And that goes for the characters too much because there way too many with competing sub-plots that mean nothing. Let’s try and go through them all. David Levinson is the head of some alien research thing and is once again coming up with a way to defeat the mothership. Former President Whitmore (Bill Pullman, Lost Highway) has gone a bit crazy and sees visions in his head before continuing to do stupid things while his daughter Patricia (Maika Monroe, It Follows) tries to stop him from doing said stupid things. Then you have a feud between pilots Jake (Liam Hemsworth, The Hunger Games: Catching Fire) and Dylan (Jessie T. Usher, Survivor’s Remorse), who is also the son of Will Smith’s character who died before the film began. And there are so many more beyond that. The film shoves many characters into the fold and never bothers to give them any sort of personality, because they don’t have time to. Cut some plots out, and give us some time with these characters so we can have some time to care about them, so the explosions actually mean something.
So this film is already bad enough by having a million different characters being around when a million different places are being blown up. And yes, it would be bad enough if it was just another boring dull effects laden blockbuster. But no, this film is also incredibly stupid at times as well. There’s another plot point where a white sphere turns out to be the benevolent saviour of the universe as it has guided other aliens killed by these evil ones to a refugee planet, because dumb blockbuster needed some of Stark Trek‘s utopia style philosophy and it isn’t completely out-of-place at all. And then the character of Dr. Brakish Okun (Brent Spiner, Star Trek: The Next Generation) who has a running joke where he forgets to wear trousers. So yeah, a real life version of The LEGO Movie‘s ‘Honey Where Are My Pants?” sitcom parody. Horrendously stupid and insulting to any viewer who has any brain cells to rub together, though if you choose to watch this film you probably don’t have any. I lost all mine watching Transformers: Age of Extinction.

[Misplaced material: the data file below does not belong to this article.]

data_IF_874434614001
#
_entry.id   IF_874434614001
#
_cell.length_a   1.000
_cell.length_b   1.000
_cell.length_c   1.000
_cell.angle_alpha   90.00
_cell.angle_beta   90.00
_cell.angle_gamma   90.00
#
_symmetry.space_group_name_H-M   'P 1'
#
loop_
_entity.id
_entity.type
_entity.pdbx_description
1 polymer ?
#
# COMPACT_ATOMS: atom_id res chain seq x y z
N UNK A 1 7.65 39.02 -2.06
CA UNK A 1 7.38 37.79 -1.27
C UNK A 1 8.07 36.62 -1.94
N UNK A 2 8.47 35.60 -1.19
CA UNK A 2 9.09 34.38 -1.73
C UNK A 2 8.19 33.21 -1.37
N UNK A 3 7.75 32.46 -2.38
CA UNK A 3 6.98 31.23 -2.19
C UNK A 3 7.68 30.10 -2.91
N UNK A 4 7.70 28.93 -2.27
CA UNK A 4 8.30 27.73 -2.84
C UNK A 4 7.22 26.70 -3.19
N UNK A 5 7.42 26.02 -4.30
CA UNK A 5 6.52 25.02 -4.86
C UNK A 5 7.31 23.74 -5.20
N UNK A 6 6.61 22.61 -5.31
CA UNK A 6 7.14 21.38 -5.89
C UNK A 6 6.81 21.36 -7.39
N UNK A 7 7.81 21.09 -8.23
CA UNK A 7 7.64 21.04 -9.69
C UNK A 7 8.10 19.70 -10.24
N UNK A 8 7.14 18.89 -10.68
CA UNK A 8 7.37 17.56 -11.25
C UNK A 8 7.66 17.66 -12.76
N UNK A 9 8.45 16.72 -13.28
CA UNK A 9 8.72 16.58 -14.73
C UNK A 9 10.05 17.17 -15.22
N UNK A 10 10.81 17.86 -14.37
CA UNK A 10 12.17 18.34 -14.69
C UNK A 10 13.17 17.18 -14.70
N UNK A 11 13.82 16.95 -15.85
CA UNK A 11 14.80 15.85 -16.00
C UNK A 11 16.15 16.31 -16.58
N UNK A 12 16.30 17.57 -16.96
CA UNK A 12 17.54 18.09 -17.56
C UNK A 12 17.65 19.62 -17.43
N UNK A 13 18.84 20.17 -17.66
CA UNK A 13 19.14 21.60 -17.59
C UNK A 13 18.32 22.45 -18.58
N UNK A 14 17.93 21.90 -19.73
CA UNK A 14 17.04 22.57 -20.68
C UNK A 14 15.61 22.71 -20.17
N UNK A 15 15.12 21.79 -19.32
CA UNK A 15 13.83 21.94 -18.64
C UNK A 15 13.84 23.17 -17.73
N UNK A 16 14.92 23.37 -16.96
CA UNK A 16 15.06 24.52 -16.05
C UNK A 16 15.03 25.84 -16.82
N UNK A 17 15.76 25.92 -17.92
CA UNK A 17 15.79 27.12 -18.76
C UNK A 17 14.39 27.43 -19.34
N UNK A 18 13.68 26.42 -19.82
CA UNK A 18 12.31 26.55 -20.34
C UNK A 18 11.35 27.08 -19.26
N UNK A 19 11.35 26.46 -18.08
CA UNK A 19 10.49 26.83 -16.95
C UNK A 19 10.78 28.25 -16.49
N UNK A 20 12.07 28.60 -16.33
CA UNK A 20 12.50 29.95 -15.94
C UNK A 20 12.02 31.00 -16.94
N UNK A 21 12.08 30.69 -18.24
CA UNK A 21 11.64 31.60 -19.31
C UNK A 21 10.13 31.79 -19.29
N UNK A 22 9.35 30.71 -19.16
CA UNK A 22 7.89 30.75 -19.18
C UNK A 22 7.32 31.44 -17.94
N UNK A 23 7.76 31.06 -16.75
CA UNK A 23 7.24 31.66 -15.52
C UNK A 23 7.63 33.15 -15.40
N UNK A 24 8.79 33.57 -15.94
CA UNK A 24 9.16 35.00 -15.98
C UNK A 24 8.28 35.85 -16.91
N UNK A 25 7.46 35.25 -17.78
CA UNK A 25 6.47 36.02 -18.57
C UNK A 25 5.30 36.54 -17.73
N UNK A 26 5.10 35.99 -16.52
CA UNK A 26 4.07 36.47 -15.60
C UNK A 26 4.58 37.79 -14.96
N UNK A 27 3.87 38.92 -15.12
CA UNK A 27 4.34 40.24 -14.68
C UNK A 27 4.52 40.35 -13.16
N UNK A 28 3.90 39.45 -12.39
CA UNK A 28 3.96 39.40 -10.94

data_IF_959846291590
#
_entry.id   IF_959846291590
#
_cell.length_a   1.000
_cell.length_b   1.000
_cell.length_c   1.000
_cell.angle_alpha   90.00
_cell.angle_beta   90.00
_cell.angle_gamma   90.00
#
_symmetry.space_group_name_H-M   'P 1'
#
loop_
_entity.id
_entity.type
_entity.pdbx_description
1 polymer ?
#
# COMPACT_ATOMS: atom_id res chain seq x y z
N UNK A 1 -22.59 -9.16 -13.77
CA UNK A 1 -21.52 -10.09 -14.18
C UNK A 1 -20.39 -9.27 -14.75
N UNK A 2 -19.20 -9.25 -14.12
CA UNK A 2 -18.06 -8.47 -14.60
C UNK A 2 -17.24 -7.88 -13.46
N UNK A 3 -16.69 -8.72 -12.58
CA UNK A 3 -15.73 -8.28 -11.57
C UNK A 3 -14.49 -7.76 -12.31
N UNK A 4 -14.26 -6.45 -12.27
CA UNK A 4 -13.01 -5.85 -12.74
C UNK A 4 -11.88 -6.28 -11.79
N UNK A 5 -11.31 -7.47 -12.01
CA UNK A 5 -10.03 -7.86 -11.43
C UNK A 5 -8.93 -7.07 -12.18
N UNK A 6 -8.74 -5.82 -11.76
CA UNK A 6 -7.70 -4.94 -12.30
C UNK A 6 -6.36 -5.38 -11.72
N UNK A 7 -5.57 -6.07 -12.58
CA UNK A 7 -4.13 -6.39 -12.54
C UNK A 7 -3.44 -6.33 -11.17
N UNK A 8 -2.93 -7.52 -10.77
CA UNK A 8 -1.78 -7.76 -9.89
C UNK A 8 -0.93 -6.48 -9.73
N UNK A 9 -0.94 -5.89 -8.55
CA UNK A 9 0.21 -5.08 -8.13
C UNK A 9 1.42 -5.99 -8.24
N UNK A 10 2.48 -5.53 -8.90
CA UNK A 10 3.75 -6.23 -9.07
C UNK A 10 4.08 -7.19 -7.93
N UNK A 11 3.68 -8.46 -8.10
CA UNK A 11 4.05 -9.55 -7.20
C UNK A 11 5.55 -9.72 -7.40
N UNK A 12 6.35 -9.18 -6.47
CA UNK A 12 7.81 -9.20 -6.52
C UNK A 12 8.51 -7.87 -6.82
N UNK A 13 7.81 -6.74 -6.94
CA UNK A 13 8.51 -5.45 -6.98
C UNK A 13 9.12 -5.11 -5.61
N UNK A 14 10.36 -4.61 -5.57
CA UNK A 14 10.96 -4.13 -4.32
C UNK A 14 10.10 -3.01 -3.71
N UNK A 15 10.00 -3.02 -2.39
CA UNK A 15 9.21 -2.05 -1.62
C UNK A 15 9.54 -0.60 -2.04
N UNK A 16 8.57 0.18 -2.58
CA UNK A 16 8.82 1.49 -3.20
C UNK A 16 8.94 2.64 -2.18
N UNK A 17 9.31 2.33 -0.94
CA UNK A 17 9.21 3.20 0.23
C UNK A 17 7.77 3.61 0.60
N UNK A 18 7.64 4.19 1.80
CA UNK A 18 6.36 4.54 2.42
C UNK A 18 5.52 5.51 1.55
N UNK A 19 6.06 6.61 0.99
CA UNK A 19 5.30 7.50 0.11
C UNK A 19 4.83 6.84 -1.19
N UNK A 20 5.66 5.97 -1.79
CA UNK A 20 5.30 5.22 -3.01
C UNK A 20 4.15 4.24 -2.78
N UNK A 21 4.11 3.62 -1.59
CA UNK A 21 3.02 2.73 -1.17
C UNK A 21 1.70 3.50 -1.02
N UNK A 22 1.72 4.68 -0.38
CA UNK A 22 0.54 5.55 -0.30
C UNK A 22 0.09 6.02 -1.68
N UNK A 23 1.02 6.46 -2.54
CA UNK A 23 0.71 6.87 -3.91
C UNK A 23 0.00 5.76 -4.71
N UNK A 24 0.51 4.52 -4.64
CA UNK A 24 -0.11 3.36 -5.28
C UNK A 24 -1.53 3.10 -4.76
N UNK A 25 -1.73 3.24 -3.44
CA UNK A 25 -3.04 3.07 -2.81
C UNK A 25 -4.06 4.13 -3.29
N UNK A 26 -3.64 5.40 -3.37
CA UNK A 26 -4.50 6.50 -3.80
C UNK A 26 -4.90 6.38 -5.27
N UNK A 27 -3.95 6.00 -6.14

And right here is where I try to find some sort of goodness in the film, something you can cling to while going through the hours of boredom and stupidity. And I’m really struggling. There is a gay couple in the film with Okun and Dr. Milton Isaacs (John Storey, Stargate) being together which is a nice step forward, but the film seems scared to actually show them kissing or anything a straight couple would do, which is odd considering that director Roland Emmerich (The Day After Tomorrow) is openly gay himself. I’m going to blame this one the production team and not him because of that. And other than that, this film doesn’t really have much to offer.
When film snobs like to blast popular blockbusters, they like to imagine up a film full of meaningless characters and is full of CGI buildings being blown up by other CGI things for our titillation. Independence Day: Resurgence is that film. It’s the film that thinks just by throwing lots of characters and lots of explosions at us, we’ll be suitably excited because more obviously means more. But they are wrong, you have to be tactful with your explosions so they actually matter. You need to have a few well-developed characters than lots of cardboard cut outs that have only have traits that push the meager plot forward. Resurgence doesn’t have that and so is one of the worst blockbusters I’ve seen all year.